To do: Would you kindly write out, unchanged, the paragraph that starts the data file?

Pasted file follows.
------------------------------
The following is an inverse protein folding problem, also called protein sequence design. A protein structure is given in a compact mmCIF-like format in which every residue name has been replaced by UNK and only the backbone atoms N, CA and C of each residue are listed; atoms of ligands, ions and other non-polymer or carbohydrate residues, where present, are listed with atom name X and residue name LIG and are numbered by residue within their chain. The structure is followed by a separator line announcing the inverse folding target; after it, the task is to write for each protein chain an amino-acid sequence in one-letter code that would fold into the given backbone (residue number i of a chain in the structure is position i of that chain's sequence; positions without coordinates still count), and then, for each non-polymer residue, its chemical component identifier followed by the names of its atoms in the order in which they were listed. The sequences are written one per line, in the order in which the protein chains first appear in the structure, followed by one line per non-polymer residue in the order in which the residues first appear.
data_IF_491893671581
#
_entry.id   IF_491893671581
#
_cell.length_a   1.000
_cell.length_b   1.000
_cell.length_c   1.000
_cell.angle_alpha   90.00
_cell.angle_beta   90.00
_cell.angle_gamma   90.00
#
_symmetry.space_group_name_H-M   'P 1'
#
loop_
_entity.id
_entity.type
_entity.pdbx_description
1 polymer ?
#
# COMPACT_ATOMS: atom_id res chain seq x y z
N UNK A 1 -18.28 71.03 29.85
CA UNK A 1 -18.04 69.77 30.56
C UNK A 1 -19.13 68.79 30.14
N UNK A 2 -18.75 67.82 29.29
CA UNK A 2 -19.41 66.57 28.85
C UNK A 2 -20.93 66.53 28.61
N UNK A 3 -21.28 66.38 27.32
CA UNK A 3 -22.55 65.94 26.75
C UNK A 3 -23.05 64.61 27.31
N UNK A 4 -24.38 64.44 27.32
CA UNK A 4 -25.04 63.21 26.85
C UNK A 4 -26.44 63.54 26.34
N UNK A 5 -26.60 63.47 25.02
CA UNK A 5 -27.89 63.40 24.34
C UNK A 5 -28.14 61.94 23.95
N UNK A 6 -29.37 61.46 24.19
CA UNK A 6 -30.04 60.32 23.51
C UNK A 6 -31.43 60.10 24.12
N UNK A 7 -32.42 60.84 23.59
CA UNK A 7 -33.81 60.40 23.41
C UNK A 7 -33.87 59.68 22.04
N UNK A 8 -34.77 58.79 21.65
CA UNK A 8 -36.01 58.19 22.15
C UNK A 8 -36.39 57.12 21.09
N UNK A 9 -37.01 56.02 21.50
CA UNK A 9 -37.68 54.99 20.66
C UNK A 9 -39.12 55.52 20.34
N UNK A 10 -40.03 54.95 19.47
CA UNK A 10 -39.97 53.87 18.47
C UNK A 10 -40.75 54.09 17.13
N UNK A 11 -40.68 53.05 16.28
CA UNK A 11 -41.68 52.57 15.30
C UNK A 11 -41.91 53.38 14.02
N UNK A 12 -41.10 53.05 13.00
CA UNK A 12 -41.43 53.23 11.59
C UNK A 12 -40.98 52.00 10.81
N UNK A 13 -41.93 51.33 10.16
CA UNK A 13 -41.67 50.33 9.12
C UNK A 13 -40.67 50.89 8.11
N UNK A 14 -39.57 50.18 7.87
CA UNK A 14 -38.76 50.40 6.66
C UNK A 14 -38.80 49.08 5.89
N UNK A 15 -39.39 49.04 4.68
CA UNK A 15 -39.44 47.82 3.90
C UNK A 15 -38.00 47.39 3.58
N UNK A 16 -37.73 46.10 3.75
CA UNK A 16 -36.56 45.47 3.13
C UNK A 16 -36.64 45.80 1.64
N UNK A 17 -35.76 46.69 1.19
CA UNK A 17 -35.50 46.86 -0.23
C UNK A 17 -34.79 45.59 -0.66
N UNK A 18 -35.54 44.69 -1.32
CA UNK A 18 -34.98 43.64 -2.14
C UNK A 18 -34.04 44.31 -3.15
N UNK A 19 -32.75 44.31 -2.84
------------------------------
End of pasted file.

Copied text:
The following is an inverse protein folding problem, also called protein sequence design. A protein structure is given in a compact mmCIF-like format in which every residue name has been replaced by UNK and only the backbone atoms N, CA and C of each residue are listed; atoms of ligands, ions and other non-polymer or carbohydrate residues, where present, are listed with atom name X and residue name LIG and are numbered by residue within their chain. The structure is followed by a separator line announcing the inverse folding target; after it, the task is to write for each protein chain an amino-acid sequence in one-letter code that would fold into the given backbone (residue number i of a chain in the structure is position i of that chain's sequence; positions without coordinates still count), and then, for each non-polymer residue, its chemical component identifier followed by the names of its atoms in the order in which they were listed. The sequences are written one per line, in the order in which the protein chains first appear in the structure, followed by one line per non-polymer residue in the order in which the residues first appear.